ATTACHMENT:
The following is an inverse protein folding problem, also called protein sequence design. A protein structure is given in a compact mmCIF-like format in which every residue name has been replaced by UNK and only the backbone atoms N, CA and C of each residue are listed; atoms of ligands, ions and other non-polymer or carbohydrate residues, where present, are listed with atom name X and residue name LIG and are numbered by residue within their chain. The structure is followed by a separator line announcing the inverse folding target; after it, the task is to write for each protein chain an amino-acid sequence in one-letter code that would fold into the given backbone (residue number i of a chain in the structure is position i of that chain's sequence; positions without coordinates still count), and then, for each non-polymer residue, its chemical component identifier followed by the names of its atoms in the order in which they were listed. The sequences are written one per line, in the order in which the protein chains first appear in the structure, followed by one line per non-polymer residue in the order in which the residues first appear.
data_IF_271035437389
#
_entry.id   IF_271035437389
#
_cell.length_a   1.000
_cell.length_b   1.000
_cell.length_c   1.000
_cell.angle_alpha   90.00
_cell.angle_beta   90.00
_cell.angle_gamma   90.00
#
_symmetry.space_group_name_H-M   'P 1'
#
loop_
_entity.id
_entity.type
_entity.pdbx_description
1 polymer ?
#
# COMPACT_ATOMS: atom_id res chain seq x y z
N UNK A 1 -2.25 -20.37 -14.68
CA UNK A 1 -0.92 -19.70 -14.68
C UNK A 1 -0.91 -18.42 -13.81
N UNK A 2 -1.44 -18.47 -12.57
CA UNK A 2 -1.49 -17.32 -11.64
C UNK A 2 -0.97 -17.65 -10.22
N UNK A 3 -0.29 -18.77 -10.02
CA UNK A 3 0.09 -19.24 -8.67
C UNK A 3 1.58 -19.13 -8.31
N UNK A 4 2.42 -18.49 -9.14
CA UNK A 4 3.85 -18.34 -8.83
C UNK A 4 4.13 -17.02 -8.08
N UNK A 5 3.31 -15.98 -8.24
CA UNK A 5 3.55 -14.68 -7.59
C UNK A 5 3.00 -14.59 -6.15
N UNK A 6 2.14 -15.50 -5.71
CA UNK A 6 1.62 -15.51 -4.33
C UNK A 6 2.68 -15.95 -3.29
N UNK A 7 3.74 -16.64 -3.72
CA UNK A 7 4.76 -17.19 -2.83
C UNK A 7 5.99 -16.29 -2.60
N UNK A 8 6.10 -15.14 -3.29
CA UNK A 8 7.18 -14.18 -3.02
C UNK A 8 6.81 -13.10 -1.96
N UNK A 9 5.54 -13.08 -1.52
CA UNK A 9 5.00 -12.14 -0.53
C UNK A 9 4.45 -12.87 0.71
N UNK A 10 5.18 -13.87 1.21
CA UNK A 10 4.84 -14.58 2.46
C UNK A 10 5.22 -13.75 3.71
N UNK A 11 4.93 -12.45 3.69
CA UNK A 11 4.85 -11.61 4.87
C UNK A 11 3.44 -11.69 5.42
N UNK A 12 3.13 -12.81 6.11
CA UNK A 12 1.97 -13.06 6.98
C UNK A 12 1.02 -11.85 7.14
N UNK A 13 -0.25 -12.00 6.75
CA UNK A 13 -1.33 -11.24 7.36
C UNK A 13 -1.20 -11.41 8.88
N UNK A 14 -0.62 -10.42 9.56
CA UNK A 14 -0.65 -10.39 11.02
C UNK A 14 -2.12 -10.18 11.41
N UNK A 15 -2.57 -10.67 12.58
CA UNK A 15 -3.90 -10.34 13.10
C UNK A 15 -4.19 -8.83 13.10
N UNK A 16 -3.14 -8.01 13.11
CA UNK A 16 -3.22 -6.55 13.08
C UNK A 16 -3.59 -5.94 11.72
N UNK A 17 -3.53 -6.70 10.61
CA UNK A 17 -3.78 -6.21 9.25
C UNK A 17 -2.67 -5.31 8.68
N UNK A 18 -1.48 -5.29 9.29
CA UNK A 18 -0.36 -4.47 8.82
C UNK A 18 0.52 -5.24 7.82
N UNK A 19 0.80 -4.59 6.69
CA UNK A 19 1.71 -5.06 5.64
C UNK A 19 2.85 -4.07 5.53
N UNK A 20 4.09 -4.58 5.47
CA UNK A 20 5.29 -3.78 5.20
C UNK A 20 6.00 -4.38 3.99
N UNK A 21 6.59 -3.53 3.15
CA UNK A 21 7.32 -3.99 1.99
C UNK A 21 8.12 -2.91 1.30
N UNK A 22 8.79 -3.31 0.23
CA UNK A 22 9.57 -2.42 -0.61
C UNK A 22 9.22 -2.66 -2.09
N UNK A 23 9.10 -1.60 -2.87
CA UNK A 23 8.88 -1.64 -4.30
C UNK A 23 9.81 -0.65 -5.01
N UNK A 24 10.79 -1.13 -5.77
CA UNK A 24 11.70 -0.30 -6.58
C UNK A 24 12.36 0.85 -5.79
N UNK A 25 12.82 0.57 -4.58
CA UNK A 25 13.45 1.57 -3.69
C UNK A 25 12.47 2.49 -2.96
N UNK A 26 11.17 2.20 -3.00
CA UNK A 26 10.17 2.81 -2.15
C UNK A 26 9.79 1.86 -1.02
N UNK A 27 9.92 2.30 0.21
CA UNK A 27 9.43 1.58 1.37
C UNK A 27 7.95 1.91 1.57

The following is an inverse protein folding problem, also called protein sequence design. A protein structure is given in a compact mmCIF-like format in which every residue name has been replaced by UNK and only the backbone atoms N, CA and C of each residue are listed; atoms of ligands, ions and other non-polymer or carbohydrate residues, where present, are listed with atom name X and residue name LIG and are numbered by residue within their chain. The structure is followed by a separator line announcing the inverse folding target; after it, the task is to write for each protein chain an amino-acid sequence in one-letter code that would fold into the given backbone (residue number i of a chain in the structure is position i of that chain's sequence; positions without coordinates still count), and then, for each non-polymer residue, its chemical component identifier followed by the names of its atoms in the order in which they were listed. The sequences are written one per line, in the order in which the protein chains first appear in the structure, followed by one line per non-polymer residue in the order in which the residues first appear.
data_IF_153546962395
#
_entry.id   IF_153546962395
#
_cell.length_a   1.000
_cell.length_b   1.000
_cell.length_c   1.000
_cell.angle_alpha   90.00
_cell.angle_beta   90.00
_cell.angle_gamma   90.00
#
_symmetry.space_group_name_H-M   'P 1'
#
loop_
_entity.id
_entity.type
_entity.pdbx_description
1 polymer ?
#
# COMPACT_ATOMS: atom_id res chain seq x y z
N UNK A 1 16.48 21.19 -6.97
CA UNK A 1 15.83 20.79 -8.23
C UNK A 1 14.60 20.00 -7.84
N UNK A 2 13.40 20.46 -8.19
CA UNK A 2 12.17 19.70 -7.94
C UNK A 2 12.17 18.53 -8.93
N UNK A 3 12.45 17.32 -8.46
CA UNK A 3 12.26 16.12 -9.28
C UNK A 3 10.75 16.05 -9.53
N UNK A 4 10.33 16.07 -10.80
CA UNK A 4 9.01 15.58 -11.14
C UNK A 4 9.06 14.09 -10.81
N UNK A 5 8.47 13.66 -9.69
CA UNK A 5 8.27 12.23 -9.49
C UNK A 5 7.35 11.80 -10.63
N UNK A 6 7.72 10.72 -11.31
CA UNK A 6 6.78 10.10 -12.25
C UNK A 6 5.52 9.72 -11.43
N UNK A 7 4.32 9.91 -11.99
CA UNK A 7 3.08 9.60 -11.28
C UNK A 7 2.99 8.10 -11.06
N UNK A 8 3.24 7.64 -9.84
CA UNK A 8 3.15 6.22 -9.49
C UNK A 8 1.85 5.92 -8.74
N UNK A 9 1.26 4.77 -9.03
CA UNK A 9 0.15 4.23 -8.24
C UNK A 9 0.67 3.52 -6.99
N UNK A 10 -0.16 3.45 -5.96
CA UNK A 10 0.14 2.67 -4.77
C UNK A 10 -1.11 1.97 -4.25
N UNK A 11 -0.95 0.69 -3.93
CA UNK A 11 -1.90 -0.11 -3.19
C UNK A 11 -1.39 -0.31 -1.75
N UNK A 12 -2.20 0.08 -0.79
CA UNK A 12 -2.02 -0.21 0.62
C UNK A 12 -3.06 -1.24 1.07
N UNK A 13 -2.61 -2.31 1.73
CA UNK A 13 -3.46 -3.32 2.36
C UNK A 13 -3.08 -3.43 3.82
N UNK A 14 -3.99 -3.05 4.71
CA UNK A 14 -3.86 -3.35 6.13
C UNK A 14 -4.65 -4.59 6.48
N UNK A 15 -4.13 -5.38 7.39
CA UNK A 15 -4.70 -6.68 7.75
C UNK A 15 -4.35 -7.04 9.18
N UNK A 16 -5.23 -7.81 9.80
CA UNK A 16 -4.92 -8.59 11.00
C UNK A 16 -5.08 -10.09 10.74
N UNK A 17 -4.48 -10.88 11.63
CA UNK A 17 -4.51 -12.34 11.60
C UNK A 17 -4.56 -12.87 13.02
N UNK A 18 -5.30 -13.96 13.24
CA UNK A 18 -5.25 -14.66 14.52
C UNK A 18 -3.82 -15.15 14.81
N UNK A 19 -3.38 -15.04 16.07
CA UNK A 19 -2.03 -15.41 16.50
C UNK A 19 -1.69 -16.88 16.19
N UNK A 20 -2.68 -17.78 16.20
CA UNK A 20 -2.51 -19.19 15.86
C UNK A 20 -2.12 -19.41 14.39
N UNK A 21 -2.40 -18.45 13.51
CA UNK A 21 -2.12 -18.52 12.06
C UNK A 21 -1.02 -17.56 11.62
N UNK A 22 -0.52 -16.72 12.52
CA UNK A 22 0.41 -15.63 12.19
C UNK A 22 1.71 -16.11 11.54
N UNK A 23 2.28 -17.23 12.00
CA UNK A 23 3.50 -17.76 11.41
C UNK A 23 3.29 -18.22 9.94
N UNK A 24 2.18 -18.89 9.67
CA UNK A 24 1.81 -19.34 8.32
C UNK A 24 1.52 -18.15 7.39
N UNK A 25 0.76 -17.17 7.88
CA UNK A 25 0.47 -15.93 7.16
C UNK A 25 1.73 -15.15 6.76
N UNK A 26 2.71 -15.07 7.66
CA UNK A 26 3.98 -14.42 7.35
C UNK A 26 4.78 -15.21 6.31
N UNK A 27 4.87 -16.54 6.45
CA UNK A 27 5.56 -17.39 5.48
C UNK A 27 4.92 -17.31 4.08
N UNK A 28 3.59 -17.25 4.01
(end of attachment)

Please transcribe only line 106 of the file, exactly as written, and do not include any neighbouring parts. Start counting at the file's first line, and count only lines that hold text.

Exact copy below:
_entry.id   IF_153546962395